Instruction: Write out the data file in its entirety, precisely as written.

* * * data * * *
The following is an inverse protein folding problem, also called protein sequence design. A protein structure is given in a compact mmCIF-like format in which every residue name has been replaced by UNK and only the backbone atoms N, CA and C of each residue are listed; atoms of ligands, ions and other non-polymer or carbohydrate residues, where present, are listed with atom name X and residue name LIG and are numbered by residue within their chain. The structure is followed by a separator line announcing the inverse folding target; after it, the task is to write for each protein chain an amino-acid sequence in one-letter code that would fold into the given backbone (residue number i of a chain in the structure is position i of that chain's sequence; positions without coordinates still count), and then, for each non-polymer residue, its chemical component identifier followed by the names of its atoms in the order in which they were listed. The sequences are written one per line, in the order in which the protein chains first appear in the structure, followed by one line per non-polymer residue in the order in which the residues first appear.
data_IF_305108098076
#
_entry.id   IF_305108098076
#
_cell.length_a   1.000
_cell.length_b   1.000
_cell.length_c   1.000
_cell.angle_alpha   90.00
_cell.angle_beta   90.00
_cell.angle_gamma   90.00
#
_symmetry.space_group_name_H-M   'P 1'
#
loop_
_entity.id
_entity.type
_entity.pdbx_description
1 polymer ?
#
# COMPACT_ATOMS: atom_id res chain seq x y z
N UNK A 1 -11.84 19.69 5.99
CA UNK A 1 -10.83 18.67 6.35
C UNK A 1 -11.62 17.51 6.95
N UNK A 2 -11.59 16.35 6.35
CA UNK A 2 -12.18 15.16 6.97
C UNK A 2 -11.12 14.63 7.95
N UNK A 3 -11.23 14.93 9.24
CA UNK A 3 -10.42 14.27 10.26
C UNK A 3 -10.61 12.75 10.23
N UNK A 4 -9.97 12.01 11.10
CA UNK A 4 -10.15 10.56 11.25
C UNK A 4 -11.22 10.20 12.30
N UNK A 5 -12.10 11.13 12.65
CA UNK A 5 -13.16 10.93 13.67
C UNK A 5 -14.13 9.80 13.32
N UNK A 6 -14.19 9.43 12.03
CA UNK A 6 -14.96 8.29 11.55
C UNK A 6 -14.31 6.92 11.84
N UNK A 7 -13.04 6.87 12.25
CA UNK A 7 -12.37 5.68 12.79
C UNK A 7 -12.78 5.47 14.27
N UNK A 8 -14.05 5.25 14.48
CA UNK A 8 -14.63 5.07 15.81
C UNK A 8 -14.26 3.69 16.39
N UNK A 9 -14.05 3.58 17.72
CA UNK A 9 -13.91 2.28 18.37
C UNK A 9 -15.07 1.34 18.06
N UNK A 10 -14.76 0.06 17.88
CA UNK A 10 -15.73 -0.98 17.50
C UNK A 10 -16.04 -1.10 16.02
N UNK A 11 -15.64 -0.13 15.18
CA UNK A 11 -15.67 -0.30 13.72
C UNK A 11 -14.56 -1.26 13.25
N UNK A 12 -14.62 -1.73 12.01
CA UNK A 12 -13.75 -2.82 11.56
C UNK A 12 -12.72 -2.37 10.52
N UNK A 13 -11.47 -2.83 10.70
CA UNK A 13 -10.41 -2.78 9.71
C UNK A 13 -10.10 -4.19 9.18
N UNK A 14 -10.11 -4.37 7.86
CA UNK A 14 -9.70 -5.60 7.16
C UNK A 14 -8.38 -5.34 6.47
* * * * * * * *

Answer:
The following is an inverse protein folding problem, also called protein sequence design. A protein structure is given in a compact mmCIF-like format in which every residue name has been replaced by UNK and only the backbone atoms N, CA and C of each residue are listed; atoms of ligands, ions and other non-polymer or carbohydrate residues, where present, are listed with atom name X and residue name LIG and are numbered by residue within their chain. The structure is followed by a separator line announcing the inverse folding target; after it, the task is to write for each protein chain an amino-acid sequence in one-letter code that would fold into the given backbone (residue number i of a chain in the structure is position i of that chain's sequence; positions without coordinates still count), and then, for each non-polymer residue, its chemical component identifier followed by the names of its atoms in the order in which they were listed. The sequences are written one per line, in the order in which the protein chains first appear in the structure, followed by one line per non-polymer residue in the order in which the residues first appear.
data_IF_305108098076
#
_entry.id   IF_305108098076
#
_cell.length_a   1.000
_cell.length_b   1.000
_cell.length_c   1.000
_cell.angle_alpha   90.00
_cell.angle_beta   90.00
_cell.angle_gamma   90.00
#
_symmetry.space_group_name_H-M   'P 1'
#
loop_
_entity.id
_entity.type
_entity.pdbx_description
1 polymer ?
#
# COMPACT_ATOMS: atom_id res chain seq x y z
N UNK A 1 -11.84 19.69 5.99
CA UNK A 1 -10.83 18.67 6.35
C UNK A 1 -11.62 17.51 6.95
N UNK A 2 -11.59 16.35 6.35
CA UNK A 2 -12.18 15.16 6.97
C UNK A 2 -11.12 14.63 7.95
N UNK A 3 -11.23 14.93 9.24
CA UNK A 3 -10.42 14.27 10.26
C UNK A 3 -10.61 12.75 10.23
N UNK A 4 -9.97 12.01 11.10
CA UNK A 4 -10.15 10.56 11.25
C UNK A 4 -11.22 10.20 12.30
N UNK A 5 -12.10 11.13 12.65
CA UNK A 5 -13.16 10.93 13.67
C UNK A 5 -14.13 9.80 13.32
N UNK A 6 -14.19 9.43 12.03
CA UNK A 6 -14.96 8.29 11.55
C UNK A 6 -14.31 6.92 11.84
N UNK A 7 -13.04 6.87 12.25
CA UNK A 7 -12.37 5.68 12.79
C UNK A 7 -12.78 5.47 14.27
N UNK A 8 -14.05 5.25 14.48
CA UNK A 8 -14.63 5.07 15.81
C UNK A 8 -14.26 3.69 16.39
N UNK A 9 -14.05 3.58 17.72
CA UNK A 9 -13.91 2.28 18.37
C UNK A 9 -15.07 1.34 18.06
N UNK A 10 -14.76 0.06 17.88
CA UNK A 10 -15.73 -0.98 17.50
C UNK A 10 -16.04 -1.10 16.02
N UNK A 11 -15.64 -0.13 15.18
CA UNK A 11 -15.67 -0.30 13.72
C UNK A 11 -14.56 -1.26 13.25
N UNK A 12 -14.62 -1.73 12.01
CA UNK A 12 -13.75 -2.82 11.56
C UNK A 12 -12.72 -2.37 10.52
N UNK A 13 -11.47 -2.83 10.70
CA UNK A 13 -10.41 -2.78 9.71
C UNK A 13 -10.10 -4.19 9.18
N UNK A 14 -10.11 -4.37 7.86
CA UNK A 14 -9.70 -5.60 7.16
C UNK A 14 -8.38 -5.34 6.47